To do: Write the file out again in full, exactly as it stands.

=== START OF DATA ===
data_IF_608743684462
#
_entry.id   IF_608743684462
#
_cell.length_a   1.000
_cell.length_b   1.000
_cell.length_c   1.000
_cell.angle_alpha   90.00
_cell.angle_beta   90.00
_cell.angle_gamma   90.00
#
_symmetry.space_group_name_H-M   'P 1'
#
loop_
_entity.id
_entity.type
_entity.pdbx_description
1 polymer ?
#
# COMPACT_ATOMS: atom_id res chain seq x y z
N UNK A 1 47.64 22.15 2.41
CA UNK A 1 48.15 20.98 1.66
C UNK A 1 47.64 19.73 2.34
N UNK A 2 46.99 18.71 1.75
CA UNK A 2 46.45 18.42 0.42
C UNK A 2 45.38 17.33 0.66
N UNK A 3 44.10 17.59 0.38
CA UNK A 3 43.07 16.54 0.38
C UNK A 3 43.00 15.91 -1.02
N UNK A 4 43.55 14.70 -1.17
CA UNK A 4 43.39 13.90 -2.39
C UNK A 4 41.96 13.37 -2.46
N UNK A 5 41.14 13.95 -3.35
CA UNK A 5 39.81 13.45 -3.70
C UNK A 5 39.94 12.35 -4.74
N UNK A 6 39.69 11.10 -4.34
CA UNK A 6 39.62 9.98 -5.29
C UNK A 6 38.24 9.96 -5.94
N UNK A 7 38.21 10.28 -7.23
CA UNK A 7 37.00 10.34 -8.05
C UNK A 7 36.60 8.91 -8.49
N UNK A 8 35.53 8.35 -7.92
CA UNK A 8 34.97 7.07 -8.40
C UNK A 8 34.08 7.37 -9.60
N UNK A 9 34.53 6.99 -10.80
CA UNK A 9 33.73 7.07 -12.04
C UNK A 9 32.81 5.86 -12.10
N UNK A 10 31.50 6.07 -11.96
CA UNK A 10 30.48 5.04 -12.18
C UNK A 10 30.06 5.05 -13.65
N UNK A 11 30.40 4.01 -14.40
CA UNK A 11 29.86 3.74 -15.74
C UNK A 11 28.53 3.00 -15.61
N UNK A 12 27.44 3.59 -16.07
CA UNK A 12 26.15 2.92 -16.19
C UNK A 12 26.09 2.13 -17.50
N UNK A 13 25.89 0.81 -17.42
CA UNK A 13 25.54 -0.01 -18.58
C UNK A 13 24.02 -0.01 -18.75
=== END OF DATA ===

data_IF_608743684462
#
_entry.id   IF_608743684462
#
_cell.length_a   1.000
_cell.length_b   1.000
_cell.length_c   1.000
_cell.angle_alpha   90.00
_cell.angle_beta   90.00
_cell.angle_gamma   90.00
#
_symmetry.space_group_name_H-M   'P 1'
#
loop_
_entity.id
_entity.type
_entity.pdbx_description
1 polymer ?
#
# COMPACT_ATOMS: atom_id res chain seq x y z
N UNK A 1 47.64 22.15 2.41
CA UNK A 1 48.15 20.98 1.66
C UNK A 1 47.64 19.73 2.34
N UNK A 2 46.99 18.71 1.75
CA UNK A 2 46.45 18.42 0.42
C UNK A 2 45.38 17.33 0.66
N UNK A 3 44.10 17.59 0.38
CA UNK A 3 43.07 16.54 0.38
C UNK A 3 43.00 15.91 -1.02
N UNK A 4 43.55 14.70 -1.17
CA UNK A 4 43.39 13.90 -2.39
C UNK A 4 41.96 13.37 -2.46
N UNK A 5 41.14 13.95 -3.35
CA UNK A 5 39.81 13.45 -3.70
C UNK A 5 39.94 12.35 -4.74
N UNK A 6 39.69 11.10 -4.34
CA UNK A 6 39.62 9.98 -5.29
C UNK A 6 38.24 9.96 -5.94
N UNK A 7 38.21 10.28 -7.23
CA UNK A 7 37.00 10.34 -8.05
C UNK A 7 36.60 8.91 -8.49
N UNK A 8 35.53 8.35 -7.92
CA UNK A 8 34.97 7.07 -8.40
C UNK A 8 34.08 7.37 -9.60
N UNK A 9 34.53 6.99 -10.80
CA UNK A 9 33.73 7.07 -12.04
C UNK A 9 32.81 5.86 -12.10
N UNK A 10 31.50 6.07 -11.96
CA UNK A 10 30.48 5.04 -12.18
C UNK A 10 30.06 5.05 -13.65
N UNK A 11 30.40 4.01 -14.40
CA UNK A 11 29.86 3.74 -15.74
C UNK A 11 28.53 3.00 -15.61
N UNK A 12 27.44 3.59 -16.07
CA UNK A 12 26.15 2.92 -16.19
C UNK A 12 26.09 2.13 -17.50
N UNK A 13 25.89 0.81 -17.42
CA UNK A 13 25.54 -0.01 -18.58
C UNK A 13 24.02 -0.01 -18.75